The manufacture standards and medical claims of both prescription and over-the-counter drugs are regulated in the United States by the Food and Drug Administration (FDA). However, the products commonly known as supplements are not, something that many consumers apparently do not know or fully comprehend despite the government-mandated disclaimers on the supplements’ packages (Mason, Scammon, and Fang 2007). What many of these untested or unverified products can do for consumer health exists in the realm of maybe, might, or “believed in ancient times.” Despite that they are found on the shelves of reputable stores, the purity and efficacy of the packages of supplement products themselves might be uncertain and variable. Some people strongly believe in the value of these products as part of what they reference as “alternative medicine,” not knowing or caring that it is called alternative when it lacks objective research that establishes whether the products actually work as claimed. If a product's value was supported by research findings on its safety and efficacy, it wouldn't be an alternative. It would be medicine.
People believe what they want to believe. A medical doctor reports discussing with her mother a certain problem and what the treating doctor said are the recommended options. Mom didn't like the options, so she asked the nearest nurse for another opinion.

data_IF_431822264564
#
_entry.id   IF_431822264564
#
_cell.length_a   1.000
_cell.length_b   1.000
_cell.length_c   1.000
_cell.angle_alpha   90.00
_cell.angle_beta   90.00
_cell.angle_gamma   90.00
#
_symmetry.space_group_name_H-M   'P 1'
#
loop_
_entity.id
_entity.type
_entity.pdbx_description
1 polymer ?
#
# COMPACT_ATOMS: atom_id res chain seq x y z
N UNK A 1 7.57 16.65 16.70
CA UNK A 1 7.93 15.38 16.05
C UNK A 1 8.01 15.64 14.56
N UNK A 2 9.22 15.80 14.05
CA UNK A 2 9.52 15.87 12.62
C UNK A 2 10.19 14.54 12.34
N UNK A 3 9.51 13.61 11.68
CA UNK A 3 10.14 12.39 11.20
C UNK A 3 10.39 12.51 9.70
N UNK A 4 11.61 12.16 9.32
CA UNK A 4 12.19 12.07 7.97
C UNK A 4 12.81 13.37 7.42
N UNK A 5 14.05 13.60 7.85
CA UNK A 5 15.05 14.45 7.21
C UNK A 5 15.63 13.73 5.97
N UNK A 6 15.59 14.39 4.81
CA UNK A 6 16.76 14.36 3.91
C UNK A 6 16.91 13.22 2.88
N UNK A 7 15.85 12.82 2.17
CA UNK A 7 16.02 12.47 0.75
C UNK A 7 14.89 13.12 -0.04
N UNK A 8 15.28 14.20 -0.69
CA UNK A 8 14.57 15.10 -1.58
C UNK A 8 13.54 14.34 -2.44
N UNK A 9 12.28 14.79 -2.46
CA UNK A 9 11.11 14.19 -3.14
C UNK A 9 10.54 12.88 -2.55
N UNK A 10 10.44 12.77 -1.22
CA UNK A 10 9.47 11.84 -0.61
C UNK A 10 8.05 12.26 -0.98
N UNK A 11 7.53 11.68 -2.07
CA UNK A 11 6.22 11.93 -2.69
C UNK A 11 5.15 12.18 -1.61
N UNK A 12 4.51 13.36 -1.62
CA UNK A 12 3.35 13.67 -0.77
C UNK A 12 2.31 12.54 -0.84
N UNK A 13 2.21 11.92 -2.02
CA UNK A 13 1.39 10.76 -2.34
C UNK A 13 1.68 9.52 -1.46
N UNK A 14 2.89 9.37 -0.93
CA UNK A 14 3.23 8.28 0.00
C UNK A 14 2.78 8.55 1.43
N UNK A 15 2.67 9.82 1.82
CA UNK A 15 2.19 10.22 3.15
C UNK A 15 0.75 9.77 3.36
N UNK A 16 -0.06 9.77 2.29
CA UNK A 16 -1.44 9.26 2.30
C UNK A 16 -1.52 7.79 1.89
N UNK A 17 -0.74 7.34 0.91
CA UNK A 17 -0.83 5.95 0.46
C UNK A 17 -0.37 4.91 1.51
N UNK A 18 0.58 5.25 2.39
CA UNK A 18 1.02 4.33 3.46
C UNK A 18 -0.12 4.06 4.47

When I was living in New Zealand in 1999, news media breathlessly reported research findings that an extract from local green-lipped mussels, Lyrinol, had killed isolated cancer cells grown in a lab culture. Within days, before animal tests were authorized and long before human tests were even considered, Lyprinol capsules appeared on the shelves of many New Zealand chemists (what in the United States are called pharmacies). In the stores, the nonexpert clerks were overheard giving customers detailed instructions on how and when to take the capsules, with an added guess stated as a confident fact of a “proper” dose per day. In this case, the typical consumer's medical miscomprehension meant they needed protection, not information. Disclaimers would not have been read by cancer-fearing consumers.1
Even the knowledgeable, educated, and skeptical consumer's desire to be fully informed can come into conflict with information overload. Carbohydrates, fat, low-fat, non-fat, and other labels can have government-required guidelines for how the claims can be made, but consumers faced with purchase decisions need to understand the terms, which themselves can raise confusion on health trade-offs. Consumers then ask, “But how does it taste?” Labels can help some people sometimes in some cases, if they have the knowledge or motivation to use the information, which may or may not be in a format they can understand (e.g., Bui et al. 2008; Grobe, Manore, and Still 2007; Kemp et al. 2007). Consumers’ desires for labels could also be driven by paranoia, not of information needed for safety, serving more as a guide for their fears of what they might wish to avoid (e.g., Radas, Teisl, and Roe 2008). The health literacy research often looks at who is helped or cares, but at some point there is an intrinsic limit to the value of consumer education or label information.